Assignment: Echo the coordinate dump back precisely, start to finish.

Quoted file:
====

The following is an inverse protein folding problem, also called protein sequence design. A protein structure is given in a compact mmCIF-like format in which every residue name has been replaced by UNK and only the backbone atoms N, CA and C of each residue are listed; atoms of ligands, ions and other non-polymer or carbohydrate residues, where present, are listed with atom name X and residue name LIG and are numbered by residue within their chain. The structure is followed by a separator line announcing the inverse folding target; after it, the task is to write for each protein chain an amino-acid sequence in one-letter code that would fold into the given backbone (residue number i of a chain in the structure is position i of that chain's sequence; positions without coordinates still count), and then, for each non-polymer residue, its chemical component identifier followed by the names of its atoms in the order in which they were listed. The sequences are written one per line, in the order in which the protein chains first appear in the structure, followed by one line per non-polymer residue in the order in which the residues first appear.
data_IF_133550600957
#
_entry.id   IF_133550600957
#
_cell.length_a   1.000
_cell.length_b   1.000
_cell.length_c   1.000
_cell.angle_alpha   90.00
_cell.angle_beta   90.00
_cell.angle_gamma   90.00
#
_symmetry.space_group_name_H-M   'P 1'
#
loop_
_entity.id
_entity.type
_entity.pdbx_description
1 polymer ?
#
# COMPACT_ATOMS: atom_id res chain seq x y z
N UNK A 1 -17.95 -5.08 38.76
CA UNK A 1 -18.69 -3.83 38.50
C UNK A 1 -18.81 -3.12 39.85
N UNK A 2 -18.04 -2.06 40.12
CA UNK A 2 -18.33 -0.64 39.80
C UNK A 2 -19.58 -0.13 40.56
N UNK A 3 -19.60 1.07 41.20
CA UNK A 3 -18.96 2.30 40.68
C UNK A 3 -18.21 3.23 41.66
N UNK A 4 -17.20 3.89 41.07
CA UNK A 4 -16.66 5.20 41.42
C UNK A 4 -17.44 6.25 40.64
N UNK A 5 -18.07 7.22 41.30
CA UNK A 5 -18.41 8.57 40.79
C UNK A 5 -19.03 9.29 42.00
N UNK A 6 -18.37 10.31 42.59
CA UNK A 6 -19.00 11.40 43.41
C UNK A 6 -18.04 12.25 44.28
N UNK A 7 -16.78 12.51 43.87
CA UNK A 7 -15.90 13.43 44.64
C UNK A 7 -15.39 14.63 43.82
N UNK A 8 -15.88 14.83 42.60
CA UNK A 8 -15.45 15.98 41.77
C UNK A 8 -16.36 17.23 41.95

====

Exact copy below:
The following is an inverse protein folding problem, also called protein sequence design. A protein structure is given in a compact mmCIF-like format in which every residue name has been replaced by UNK and only the backbone atoms N, CA and C of each residue are listed; atoms of ligands, ions and other non-polymer or carbohydrate residues, where present, are listed with atom name X and residue name LIG and are numbered by residue within their chain. The structure is followed by a separator line announcing the inverse folding target; after it, the task is to write for each protein chain an amino-acid sequence in one-letter code that would fold into the given backbone (residue number i of a chain in the structure is position i of that chain's sequence; positions without coordinates still count), and then, for each non-polymer residue, its chemical component identifier followed by the names of its atoms in the order in which they were listed. The sequences are written one per line, in the order in which the protein chains first appear in the structure, followed by one line per non-polymer residue in the order in which the residues first appear.
data_IF_133550600957
#
_entry.id   IF_133550600957
#
_cell.length_a   1.000
_cell.length_b   1.000
_cell.length_c   1.000
_cell.angle_alpha   90.00
_cell.angle_beta   90.00
_cell.angle_gamma   90.00
#
_symmetry.space_group_name_H-M   'P 1'
#
loop_
_entity.id
_entity.type
_entity.pdbx_description
1 polymer ?
#
# COMPACT_ATOMS: atom_id res chain seq x y z
N UNK A 1 -17.95 -5.08 38.76
CA UNK A 1 -18.69 -3.83 38.50
C UNK A 1 -18.81 -3.12 39.85
N UNK A 2 -18.04 -2.06 40.12
CA UNK A 2 -18.33 -0.64 39.80
C UNK A 2 -19.58 -0.13 40.56
N UNK A 3 -19.60 1.07 41.20
CA UNK A 3 -18.96 2.30 40.68
C UNK A 3 -18.21 3.23 41.66
N UNK A 4 -17.20 3.89 41.07
CA UNK A 4 -16.66 5.20 41.42
C UNK A 4 -17.44 6.25 40.64
N UNK A 5 -18.07 7.22 41.30
CA UNK A 5 -18.41 8.57 40.79
C UNK A 5 -19.03 9.29 42.00
N UNK A 6 -18.37 10.31 42.59
CA UNK A 6 -19.00 11.40 43.41
C UNK A 6 -18.04 12.25 44.28
N UNK A 7 -16.78 12.51 43.87
CA UNK A 7 -15.90 13.43 44.64
C UNK A 7 -15.39 14.63 43.82
N UNK A 8 -15.88 14.83 42.60
CA UNK A 8 -15.45 15.98 41.77
C UNK A 8 -16.36 17.23 41.95